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Latest Columns Education

  • An MBA in Indonesia, is it a Good Idea?

    An MBA in Indonesia, is it a Good Idea?

    In Southeast Asia, Indonesia is considered the land of opportunity. Located at the crossroads of the Pacific and the Indian Ocean, Indonesia is climbing up the ladder in terms of its education standards to bring better work opportunities and business arenas for the locals as well as foreigners.

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  • World Bank Keeps Favorable Growth Outlook for East Asia & Pacific

    World Bank Keeps Favorable Growth Outlook for East Asia & Pacific

    In the April 2018 edition of its East Asia and Pacific Economic Update, the World Bank is cautiously optimistic about economic growth in developing East Asia and Pacific (EAP). After a better-than-expected global economy in 2017, growth in developing EAP is expected to remain stable in 2018, reflected by solid prospects in Thailand and several commodity exporters, notably Indonesia. Domestic demand is estimated to remain robust in most of the region's economies and continue to underpin growth in 2018 and beyond. However, with economies operating close to their potential, price pressures are expected to rise.

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  • Difficult for Indonesia to Become an Innovation-Driven Economy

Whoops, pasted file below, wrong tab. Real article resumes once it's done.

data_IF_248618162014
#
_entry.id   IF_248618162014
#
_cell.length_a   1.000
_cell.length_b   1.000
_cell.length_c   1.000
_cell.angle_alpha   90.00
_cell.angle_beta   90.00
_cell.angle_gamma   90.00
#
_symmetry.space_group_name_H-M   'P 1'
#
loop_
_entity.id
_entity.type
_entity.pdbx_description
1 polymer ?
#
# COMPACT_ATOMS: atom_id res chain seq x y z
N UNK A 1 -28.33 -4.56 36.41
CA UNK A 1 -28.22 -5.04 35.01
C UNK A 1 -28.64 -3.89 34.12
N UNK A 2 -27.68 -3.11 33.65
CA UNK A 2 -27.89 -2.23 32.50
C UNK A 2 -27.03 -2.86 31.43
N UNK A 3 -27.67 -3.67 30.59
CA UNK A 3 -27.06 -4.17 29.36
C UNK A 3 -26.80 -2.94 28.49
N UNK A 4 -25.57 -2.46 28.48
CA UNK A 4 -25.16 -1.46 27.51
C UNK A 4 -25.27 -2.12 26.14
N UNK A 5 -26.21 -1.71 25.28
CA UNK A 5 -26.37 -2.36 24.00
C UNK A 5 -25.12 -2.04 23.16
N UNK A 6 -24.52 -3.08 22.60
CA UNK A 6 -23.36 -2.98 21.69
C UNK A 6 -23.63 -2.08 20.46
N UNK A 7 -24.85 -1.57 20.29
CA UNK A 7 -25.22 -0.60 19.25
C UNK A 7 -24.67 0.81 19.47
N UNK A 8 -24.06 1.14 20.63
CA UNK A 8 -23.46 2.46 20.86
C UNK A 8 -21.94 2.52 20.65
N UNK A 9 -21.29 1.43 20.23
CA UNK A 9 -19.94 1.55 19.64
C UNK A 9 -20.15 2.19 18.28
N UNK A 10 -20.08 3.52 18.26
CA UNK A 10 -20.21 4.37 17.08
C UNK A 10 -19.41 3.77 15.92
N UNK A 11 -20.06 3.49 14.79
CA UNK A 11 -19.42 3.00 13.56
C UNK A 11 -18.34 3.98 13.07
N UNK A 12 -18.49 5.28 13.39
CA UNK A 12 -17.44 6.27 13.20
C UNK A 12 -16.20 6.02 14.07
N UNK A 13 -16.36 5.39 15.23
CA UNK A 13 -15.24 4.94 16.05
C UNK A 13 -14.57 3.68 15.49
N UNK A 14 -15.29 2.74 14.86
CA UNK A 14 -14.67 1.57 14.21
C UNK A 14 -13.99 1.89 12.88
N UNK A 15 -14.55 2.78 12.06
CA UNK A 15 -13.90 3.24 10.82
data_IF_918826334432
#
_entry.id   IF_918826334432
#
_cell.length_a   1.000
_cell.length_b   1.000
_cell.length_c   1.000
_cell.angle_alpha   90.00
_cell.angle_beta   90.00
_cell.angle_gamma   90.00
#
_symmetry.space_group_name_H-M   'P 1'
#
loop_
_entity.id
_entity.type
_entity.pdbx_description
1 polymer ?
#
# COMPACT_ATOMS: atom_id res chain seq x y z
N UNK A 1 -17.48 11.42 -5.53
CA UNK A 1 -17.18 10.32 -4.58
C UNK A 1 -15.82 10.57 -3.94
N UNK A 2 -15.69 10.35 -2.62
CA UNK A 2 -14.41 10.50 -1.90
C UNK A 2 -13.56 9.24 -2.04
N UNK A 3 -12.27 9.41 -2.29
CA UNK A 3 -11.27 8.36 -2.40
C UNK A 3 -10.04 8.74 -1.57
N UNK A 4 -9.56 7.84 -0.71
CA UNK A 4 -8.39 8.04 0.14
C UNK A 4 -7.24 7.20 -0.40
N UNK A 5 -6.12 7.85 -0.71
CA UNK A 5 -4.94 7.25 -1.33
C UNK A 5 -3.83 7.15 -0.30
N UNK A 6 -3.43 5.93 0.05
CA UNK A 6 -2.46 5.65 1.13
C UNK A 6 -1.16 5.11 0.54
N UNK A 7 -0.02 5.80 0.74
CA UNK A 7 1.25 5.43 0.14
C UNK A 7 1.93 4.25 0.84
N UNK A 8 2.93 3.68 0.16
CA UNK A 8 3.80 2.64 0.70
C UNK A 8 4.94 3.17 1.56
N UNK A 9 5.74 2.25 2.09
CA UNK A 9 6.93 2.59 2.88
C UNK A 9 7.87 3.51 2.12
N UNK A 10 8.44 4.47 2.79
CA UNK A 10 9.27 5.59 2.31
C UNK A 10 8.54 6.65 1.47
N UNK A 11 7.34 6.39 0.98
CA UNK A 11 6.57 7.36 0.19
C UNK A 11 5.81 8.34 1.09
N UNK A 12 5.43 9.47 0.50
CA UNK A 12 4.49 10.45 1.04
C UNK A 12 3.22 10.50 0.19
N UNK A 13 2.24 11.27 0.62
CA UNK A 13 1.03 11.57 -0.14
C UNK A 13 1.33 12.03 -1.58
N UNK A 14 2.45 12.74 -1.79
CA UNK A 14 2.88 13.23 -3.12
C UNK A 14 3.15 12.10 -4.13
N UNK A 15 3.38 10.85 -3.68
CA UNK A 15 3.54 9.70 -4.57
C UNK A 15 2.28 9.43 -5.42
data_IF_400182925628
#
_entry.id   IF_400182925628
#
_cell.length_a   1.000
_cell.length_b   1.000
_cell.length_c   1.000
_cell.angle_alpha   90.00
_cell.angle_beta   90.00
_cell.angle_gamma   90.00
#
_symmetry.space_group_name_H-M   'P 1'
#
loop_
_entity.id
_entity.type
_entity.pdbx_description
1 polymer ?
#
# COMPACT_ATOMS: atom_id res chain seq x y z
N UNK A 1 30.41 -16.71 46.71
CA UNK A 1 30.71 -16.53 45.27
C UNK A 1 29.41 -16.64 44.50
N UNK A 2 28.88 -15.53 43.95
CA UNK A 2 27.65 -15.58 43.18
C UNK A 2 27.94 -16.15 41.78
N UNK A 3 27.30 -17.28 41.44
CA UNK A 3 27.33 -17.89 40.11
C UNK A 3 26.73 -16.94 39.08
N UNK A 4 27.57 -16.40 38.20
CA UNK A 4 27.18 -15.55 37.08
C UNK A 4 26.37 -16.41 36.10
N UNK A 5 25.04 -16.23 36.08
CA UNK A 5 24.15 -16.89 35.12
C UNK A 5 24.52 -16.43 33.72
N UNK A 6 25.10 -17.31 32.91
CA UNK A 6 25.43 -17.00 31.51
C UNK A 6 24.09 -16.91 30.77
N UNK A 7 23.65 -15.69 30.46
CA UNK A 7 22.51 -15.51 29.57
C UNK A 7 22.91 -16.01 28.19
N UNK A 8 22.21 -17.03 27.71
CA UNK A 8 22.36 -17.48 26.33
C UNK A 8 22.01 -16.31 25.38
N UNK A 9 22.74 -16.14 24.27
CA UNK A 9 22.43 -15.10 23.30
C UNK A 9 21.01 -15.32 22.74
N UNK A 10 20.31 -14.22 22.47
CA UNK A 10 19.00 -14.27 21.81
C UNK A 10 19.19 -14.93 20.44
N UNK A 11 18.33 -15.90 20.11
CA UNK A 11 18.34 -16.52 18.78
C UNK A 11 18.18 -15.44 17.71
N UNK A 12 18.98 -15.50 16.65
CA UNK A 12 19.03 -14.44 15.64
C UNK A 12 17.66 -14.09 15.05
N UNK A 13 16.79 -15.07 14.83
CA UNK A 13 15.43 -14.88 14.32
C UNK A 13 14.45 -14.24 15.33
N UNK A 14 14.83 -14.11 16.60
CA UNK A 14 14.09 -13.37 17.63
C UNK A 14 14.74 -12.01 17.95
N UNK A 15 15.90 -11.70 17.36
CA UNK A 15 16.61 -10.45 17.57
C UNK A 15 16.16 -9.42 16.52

Difficult for Indonesia to Become an Innovation-Driven Economy

    A new report shows Indonesia lacks behind its regional peers in terms of innovation. This is a concern because it means Indonesia's workforce is not equipped with the skills, knowledge or health that are necessary to be innovation-driven. Therefore, the Indonesian government needs to remain focused on enhancing the quality of education and healthcare. Innovation is widely regarded as a driver of economic growth and development.

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  • Link between Indonesia's National Education Day & International Labor Day

    Relation between Indonesia's National Education Day & International Labor Day

    The month May is a memorable month for Indonesia in terms of historic significance. On 21 May 1998 former president Suharto - who ruled the country for more than three decades through his authoritarian New Order regime - resigned after having become politically isolated after Jakarta had turned into a bloody battlefield. This was one of the largest events in the political history of Indonesia, causing structural changes in the political system. Other key days in May are International Labor Day (1 May), National Education Day (2 May), and National Awakening Day (20 May).

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  • National Heroes Indonesia: Ki Hajar Dewantara; Education Pioneer

    National Heroes Indonesia: Ki Hajar Dewantara; Education Pioneer

    Ki Hajar Dewantara (also known as Raden Mas Soewardi Soerjaningrat), 1889-1959, was a writer, columnist, politician and advocator of Indonesian independence from the Dutch colonial power. However, he may be most remembered for his pioneering role in the development of education in the Indonesian colony. A native of Yogyakarta (Java), Dewantara founded the Taman Siswa school in 1922 in Yogyakarta. This school provided education for native Indonesians, whereas previously education was limited to the Dutch colonials and Javanese aristocracy.